UK on course to hit Kyoto greenhouse gases targets
Emissions of greenhouses gases have fallen by an average of one per cent a year since 1997, according to the latest figures published by DEFRA.
The Government is confident that the UK is on course to meet its Kyoto targets. It is estimated that CO2 emissions will be about 13% below 1990 levels in 2010 and that emissions of all greenhouses gases will be around 20% below.
The Government is currently reviewing its Climate Change Programme with a view to ensuring its more ambitious domestic target – for a 20% reduction in carbon dioxide – will be achieved by 2010.
The outcome of this consultation will be announced this summer.
It is estimated that the existing Climate Change Programme,started in 2000, has succeeded in reducing CO2 levels by about 4% compared to what would have happened otherwise. Emissions of all greenhouse gases per unit of GDP have fallen by 3.58% per year since 1997; faster than the 3.12% per year achieved in 1990-7, through a combination of measures to reduce CO2 and non-CO2 emissions.
Falls of emissions of methane, nitrous oxide and the fluorinated compunds have been particularly significant and show 41% reductions since 1990.
Emissions of these gases fell by 10% between 1990 and 1997 and by 34% between 1997 and 2003, mainly because of integrated pollution prevention and control, diversion away from landfill for waste, increased utilisation of landfill gas and the UK emissions trading scheme.
As expected, the figures for carbon dioxide increased between 2002 and 2003. The increase, was 2.2% as against the provisional figures released last year which suggested a 1.5% increase.
The increase in 2003 is largely due to the greater use of coal for electricity generation, and a decrease in net imports of electricity from the continent.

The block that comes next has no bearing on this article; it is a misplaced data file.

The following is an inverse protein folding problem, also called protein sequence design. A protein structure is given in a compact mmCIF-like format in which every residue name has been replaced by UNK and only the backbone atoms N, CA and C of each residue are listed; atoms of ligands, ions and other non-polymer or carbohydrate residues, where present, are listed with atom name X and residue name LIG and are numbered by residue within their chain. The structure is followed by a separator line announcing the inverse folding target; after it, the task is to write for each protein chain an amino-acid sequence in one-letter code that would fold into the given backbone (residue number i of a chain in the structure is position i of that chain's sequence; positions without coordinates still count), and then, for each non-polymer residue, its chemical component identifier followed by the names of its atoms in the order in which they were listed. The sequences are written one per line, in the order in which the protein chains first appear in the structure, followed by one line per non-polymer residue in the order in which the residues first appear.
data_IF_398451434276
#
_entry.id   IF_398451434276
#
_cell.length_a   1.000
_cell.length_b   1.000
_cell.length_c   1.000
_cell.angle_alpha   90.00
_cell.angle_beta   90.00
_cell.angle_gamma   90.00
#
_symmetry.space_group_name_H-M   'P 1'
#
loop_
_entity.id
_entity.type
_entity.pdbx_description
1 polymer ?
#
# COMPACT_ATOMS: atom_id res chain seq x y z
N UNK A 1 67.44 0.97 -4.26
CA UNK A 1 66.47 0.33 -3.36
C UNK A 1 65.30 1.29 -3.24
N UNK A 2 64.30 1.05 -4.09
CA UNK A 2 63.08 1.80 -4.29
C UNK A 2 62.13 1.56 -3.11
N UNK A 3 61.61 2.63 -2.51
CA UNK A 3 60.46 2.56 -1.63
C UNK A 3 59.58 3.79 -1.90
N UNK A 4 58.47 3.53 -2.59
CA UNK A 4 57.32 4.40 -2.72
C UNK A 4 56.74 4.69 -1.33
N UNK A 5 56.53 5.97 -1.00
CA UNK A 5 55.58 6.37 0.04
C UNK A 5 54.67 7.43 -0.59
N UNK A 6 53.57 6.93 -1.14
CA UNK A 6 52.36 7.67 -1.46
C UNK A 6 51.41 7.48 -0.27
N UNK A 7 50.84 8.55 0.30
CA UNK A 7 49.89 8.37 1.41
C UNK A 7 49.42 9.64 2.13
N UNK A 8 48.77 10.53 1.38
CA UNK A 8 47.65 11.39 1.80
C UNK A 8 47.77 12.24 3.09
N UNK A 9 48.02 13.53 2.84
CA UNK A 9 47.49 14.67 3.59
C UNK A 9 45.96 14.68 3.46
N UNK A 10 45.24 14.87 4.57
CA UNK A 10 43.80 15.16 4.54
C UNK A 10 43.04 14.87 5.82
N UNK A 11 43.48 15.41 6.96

Carbon dioxide emissions are now estimated to have been 5.6% lower in 2003 than in 1990. There have been reductions in emissions from the energy sector and across industry, and increases from residential fossil fuel use and transport.
Expectations on long-term fuel price relativities and the increased impact of measures in the climate change programme mean that CO2 emissions should eventually to return to their downward path.
Despite the rise in emissions during 2003, longer term the UK is still on course to meet its contribution to the environmental targets set at Kyoto of a 12.5% reduction in greenhouse gas emissions by 2008-12 compared to a 1990 baseline. In 2003 greenhouse gas emissions were about 13.4% below the 1990 baseline.
Environment Minister, Elliot Morley said: “In overall terms, the figures are encouraging and put the UK ahead of most developed countries. In particular, it is pleasing that we are well on target to meet our Kyoto obligations.
“It is disappointing that there has been an increase in carbon dioxide emissions and this will inform the Government’s current discussions on what more needs to be done between 2005 and 2010 to meet our more ambitious domestic targets.
“Figures will however vary from year to year. It is important to get a downward trend.
“Our 20% goal on CO2 means that we are committed to going well beyond our Kyoto target to reduce emissions by 12.5% below the base year level between 2008 and 2012.”
The new figures for 2003 form part of the National Atmospheric Emissions Inventory, published by DEFRA and available on: http://www.defra.gov.uk/environment/statistics/whatsnew.htm
© Faversham House Ltd 2022 edie news articles may be copied or forwarded for individual use only. No other reproduction or distribution is permitted without prior written consent.